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It’s a gloomy Saturday here at the library, which got me thinking about spooky stories, which made me think “It was a dark and stormy night…”, which led me to research the origins of the famous first line. The phrase was the opening line of the popular book Paul Clifford, published in 1830 by Edward Bulwer-LyttonThough not as well-known as his famous pal Charles Dickens, Bulwer-Lytton is also responsible for the much-quoted adage “the pen is mightier than then sword.”

Now that my brief but educational detour is over let me get back to the matter at hand-scary stories. Tis the season for spooky and if you are motivated enough to leave the cozy comfort of home to visit us at the library you might want to stock up on some pre-Halloween reading supplies. We have everything from the classic tales of horror by H.P. Lovecraft to modern-day classics by Stephen King. We have zombies, vampires, werewolves, and good old-fashioned ghost stories. Just let us now how you want the bejeezus scared out of you and we’ll do the rest!

˜Megan

World Zombie Day and Zombie Survival Guide October 7, 2011

Posted by Megan in Horror, Young Adult.
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This cute picture came from here. But seriously, there is nothing cute about a real zombie apocalypse. Readers should be prepared. How, you ask? Head to the library and get a book, of course.

The definitive guide to surviving a zombie attack has to be Max Brooks’ The Zombie Survival Guide: Complete Protection from the Living Dead.

 

 

 

 

 

 

Here is a small, but helpful excerpt:

 Top 10 Lessons for Surviving a Zombie Attack

  1. Organize before they rise!
  2. They feel no fear, why should you?
  3. Use your head: cut off theirs.
  4. Blades don’t need reloading.
  5. Ideal protection = tight clothes, short hair.
  6. Get up the staircase, then destroy it.
  7. Get out of the car, get onto the bike.
  8. Keep moving, keep low, keep quiet, keep alert!
  9. No place is safe, only safer.
  10. The zombie may be gone, but the threat lives on

Ok, now that the serious stuff is out of the way, lets talk about some fun zombie stuff, like World Zombie Day, which is October 8th. What’s this Zombie Day all about, you ask? Well, according to the official website, it is a day for fans of all things zombie related to join together in an international effort to alleviate world hunger. Pretty cool.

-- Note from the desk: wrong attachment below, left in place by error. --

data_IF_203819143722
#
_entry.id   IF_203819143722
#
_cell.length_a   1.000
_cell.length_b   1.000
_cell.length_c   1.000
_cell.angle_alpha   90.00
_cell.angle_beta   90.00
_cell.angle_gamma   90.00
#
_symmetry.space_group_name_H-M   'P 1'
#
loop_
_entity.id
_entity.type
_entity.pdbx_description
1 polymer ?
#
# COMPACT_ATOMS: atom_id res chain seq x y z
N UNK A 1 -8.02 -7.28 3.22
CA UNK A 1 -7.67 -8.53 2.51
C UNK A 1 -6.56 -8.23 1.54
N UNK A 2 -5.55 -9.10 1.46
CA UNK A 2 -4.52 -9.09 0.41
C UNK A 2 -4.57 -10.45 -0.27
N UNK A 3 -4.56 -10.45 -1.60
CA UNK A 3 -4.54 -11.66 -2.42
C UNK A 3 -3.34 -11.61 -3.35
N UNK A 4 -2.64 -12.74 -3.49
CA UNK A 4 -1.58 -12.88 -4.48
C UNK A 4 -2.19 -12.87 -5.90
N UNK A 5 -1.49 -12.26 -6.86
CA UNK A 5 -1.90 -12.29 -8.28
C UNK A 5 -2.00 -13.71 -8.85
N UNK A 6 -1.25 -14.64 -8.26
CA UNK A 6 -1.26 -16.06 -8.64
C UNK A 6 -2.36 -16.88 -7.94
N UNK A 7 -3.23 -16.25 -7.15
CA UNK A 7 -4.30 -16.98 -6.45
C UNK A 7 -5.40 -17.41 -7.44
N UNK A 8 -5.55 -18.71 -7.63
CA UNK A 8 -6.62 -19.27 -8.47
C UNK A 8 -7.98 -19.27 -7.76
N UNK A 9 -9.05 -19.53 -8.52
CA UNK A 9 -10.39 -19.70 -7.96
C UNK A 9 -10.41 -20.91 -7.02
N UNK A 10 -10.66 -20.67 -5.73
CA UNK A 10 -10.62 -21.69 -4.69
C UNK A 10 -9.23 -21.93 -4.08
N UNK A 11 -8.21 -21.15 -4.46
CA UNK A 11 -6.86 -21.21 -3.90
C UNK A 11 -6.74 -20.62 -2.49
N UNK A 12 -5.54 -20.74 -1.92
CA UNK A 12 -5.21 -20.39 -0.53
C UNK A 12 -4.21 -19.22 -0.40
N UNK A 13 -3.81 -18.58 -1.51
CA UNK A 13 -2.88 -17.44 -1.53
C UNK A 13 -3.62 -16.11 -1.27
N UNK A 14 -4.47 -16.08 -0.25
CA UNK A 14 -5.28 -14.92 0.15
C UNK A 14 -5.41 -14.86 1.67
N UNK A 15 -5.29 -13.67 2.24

If you are like me you are anxiously awaiting the return of the The Walking Dead, the AMC TV series, which is based on the graphic novel series by Robert Kirkman. October 16th is right around the corner! While you wait maybe you should shuffle on over to the library and pick up a classic zombie film or a zombie novel or two-we have tons! My favorite? The Forest of Hands and Teeth by Carrie Ryan.

Get in the Halloween Holiday spirit this weekend-celebrate zombies!

˜Megan

A Teen Librarian’s Favorite Adult Reads December 10, 2010

Posted by Megan in Adventure, Book List, Fantasy, Fiction, Horror, Mystery, Thoughtful Ramblings, Thrillers, Young Adult.
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I couldn’t end the week without mentioning just a couple more favorites. As the Teen Librarian the majority of the books I read are young adult books, which I love, but occasionally I need a break from the lives of teenagers. Here are a few of the non-YA books that I really enjoyed this year:

1. Faithful Place by Tana French is the third novel by this Irish mystery writer. I enjoyed the family history, the Irish slang, and the vivid descriptions of the Dublin neighborhood where the story takes place.

2. The Spellmans Strike Again by Lisa Lutz is the fourth book featuring the quirky and hilarious family of private investigators, aka, the Spellmans. Anyone looking for a laugh-out-loud series will want to start at the beginning with The Spellman Files.

3. The Sweetness at the Bottom of the Pie by Alan Bradley is the first book in a charming mystery series featuring the hilarious and precocious Flavia de Luce, who has become one of my favorite characters.

4. The 13th Hour by Richard Doestch is a fast-paced thriller that kept me on the edge of my seat.

5. Blood Oath by Christopher Farnsworth is the first book in The President’s Vampire series. This book is an action-packed political thriller with a unique paranormal twist.

6. The Girl Who Chased the Moon by Sarah Addison Allen is a magical and enchanting story about two different women finding their place in a quirky town full of misfits. I did not want this story to end.

In order to make this an official  Top Ten of 2010 I’ll finish off the list with a few more young adult novels. Here are a few YA books that I think will appeal to both teens and adults.

7. The Cardturner by Louis Sachar is a touching and at times hilarious book about a teenaged boy, his blind old great-uncle, and the game of bridge. With a hint of romance and magical realism, this book is a real gem.

8. Clockwork Angel by Cassandra Clare is the first book in a prequel series to her Mortal Instruments series. This new series explores the world of Shadowhunters in Victorian England. All you adult fans of Twilight will want to read everything by Ms. Clare.